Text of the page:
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Discussion Starter #1
Hi all-

Well, we had the guys out for a beautiful walk this afternoon but poor Coco got stung by a bumble bee. Can cats be alergic to bee stings just like we can? If so, what should I be on the watch for? He is already not wanting to be held (so we could inspect his paw) and hissing and growling when his brother Little Guy comes near. Little is concerned because of all this and wants to sniff him carefully to make sure he is ok.

Also, while we were in the yard, I saw poison ivy a couple of places. Yippie. Can cats get poison ivy? Or can we get it from them, if they have brushed against it and the oil is on their coat? Just wondering.

Thanks.
 

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Was it a bee or a wasp?
bees leave their stinger in so it bugs you longer, wasps dont.
if do you know where he got stung?
If it looks like its starting to really effect him id take him to the vet.
 

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Discussion Starter #3
UPDATE:
I have been watching him very carefully. It has been about an hour since he got stung. In that time he has eaten lunch, jumped on the counters and top of fridge (which he loves to do) and let his brother check him over. He is walking and running on it. I believe he has licked the stinger out, since we can't find it. His breathing is fine and he is acting otherwise normally.


Zalensia-
It was a bumble bee. It stung him on the bottom of his front left paw. It is slightly swollen, but he is eating, running, etc. Do you know anything about them getting poison ivy?

Thanks for your response.
 

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Bryon, If coco or little guy rubbed up against the poison ivy, I believe you could get it. I am one of the lucky people who doesn't get it. However, I know that susceptible people cannot be around it safely. Don't burn it either. I understand some people can get it that way too. I really think it depends on the degree of susceptibility. Some people get only a little spot of rash, but others, with the same exposure, can't even open their eyes. I would get some kind of systemic spray and get rid of the plants that way. Do it in the hot sun. That will kill the weed faster. Good luck.

I'm sorry. I don't know whether or not cats are effected.
 

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Poison ivy produces an oil called urushiol. The urushiol is what causes the reaction. You don't have to contact it directly from the plant. You can react to it even indirectly from something that has contacted the plant. Even the burning of the plant produces a smoke that causes risk not only to the skin, but to the lungs and breathing passages.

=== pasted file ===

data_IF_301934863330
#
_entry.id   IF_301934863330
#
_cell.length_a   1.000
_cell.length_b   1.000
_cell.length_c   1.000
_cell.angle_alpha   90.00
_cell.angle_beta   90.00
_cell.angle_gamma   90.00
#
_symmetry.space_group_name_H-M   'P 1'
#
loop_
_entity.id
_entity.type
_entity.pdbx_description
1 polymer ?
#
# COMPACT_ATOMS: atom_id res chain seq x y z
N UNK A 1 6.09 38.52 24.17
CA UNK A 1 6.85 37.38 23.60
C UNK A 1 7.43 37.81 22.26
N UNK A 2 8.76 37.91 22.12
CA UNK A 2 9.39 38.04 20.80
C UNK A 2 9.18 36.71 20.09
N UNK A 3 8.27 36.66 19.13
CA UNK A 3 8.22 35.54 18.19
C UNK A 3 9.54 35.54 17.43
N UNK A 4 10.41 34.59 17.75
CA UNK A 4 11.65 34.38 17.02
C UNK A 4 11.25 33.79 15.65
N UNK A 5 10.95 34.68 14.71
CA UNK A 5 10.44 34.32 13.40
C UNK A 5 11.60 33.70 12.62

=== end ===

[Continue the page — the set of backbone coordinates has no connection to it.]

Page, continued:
Pets are a common carrier of urushiol, and they should be bathed immediately after contact, for your own protection. According to the Johns Hopkins University Site, dogs and cats don't generally have a reaction to poison ivy.
 

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p.s. If you don't have meat tenderizer, try baking soda on a bee sting. Meat tenderizer is supposed to be the best. I'm not sure about the safe use on pets, but it's worth checking.
 

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Discussion Starter #8
Thanks for the info everyone.

We had to go to Kathy's niece's college graduation yesterday afternoon. It was quite a day. Sometimes I don't know why I am so neurotic about stuff like a bee stinging my cat's paw, but in my defense I generally do not have good luck, therefore I am always preparing for the worst. That would have been an alergic reaction and then an emergency trip to the vet. Thank goodness it was un-necessary!

After an hour and before we had to leave, Coco seemed to be breathing ok, he cleaned himself up and let Little come and check in on him, and he ate. I figured he would be ok till we got back. He was. This morning he is back to his tricks of jumping on the screen door and then back to the floor. He landed on his front feet, the left front got stung, and was ripping and racing around this morning. I just hope he learned about bumble bees. He may forget though, since they don't go outside very often.

Thanks Jeanie and Empath for the baking soda and Hopkins link. Right after we got him inside, I tried holding him so Kathy could have a look and he wasn't happy at all. I doubt that we would have been able to put anything on his paw. The poison ivy was just something I was curious about since I saw it in a flower bed where the cats were near. I will get it with Ortho Brush be gone.
 

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Mostly the poison ivy risk is to you, from oils the cat can pick up on the coat.

Bee sting allergies usually "blow up" pretty fast so you're past the critical period for this incident. However, now that your kitty has been exposed, the chances for an allergic reaction actually go up. You might want to keep some Benadryl on hand for emergencies. The cat dose is 1 mg per 10 lb. of body weight (1 mg/kg). For a ten pound cat, that's just under half a tablet.

Cheers,
Dr. Jean
 
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